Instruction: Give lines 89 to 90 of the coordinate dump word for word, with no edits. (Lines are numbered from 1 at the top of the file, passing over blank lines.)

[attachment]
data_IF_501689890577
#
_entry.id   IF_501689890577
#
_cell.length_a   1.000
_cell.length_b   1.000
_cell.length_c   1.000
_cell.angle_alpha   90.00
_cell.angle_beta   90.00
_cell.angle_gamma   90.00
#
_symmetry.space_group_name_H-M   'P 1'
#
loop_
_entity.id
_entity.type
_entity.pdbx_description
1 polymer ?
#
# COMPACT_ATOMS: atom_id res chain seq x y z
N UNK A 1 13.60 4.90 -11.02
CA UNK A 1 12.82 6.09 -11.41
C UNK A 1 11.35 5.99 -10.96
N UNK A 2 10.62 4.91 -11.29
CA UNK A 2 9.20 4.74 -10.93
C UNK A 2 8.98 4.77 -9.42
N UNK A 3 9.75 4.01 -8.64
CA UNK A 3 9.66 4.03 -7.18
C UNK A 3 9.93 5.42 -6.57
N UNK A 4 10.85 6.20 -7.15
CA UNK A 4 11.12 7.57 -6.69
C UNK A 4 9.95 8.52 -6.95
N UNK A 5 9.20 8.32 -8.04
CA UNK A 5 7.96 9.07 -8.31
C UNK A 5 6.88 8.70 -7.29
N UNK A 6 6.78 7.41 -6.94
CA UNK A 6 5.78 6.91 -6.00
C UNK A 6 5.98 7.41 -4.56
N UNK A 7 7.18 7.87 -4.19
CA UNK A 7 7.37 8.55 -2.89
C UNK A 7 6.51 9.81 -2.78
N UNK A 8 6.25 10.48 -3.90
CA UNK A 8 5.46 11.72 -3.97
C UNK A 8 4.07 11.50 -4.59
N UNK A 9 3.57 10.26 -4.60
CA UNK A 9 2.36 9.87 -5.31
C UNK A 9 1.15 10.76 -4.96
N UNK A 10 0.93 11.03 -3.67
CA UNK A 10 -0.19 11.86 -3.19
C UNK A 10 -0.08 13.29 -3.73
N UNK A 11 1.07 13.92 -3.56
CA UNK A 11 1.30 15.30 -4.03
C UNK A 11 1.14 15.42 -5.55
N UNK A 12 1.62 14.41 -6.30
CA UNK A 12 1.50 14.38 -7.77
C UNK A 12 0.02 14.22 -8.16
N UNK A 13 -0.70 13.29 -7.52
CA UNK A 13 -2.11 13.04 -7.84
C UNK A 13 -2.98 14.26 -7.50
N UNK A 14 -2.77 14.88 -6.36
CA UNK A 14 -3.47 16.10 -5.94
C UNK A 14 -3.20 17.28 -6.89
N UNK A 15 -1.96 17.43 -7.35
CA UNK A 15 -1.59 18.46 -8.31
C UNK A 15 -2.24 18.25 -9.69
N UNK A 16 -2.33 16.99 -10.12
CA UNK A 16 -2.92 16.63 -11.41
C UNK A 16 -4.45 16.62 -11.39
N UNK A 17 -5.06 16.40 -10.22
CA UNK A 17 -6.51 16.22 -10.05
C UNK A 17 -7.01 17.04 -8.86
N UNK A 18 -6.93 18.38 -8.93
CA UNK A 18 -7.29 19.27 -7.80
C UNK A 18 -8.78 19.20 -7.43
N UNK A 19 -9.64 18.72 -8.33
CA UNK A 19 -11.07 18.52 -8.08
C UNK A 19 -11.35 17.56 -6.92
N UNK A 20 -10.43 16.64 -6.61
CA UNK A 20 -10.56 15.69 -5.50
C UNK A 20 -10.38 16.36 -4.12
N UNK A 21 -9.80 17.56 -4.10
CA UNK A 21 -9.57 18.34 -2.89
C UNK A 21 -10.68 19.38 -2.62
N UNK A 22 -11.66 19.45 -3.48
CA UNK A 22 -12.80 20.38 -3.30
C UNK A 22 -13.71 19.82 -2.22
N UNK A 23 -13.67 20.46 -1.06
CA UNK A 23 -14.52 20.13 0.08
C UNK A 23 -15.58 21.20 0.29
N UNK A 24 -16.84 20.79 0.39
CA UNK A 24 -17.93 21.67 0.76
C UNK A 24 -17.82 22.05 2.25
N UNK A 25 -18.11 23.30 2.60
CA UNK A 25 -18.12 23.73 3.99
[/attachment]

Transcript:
C UNK A 23 -15.58 21.20 0.29
N UNK A 24 -16.84 20.79 0.39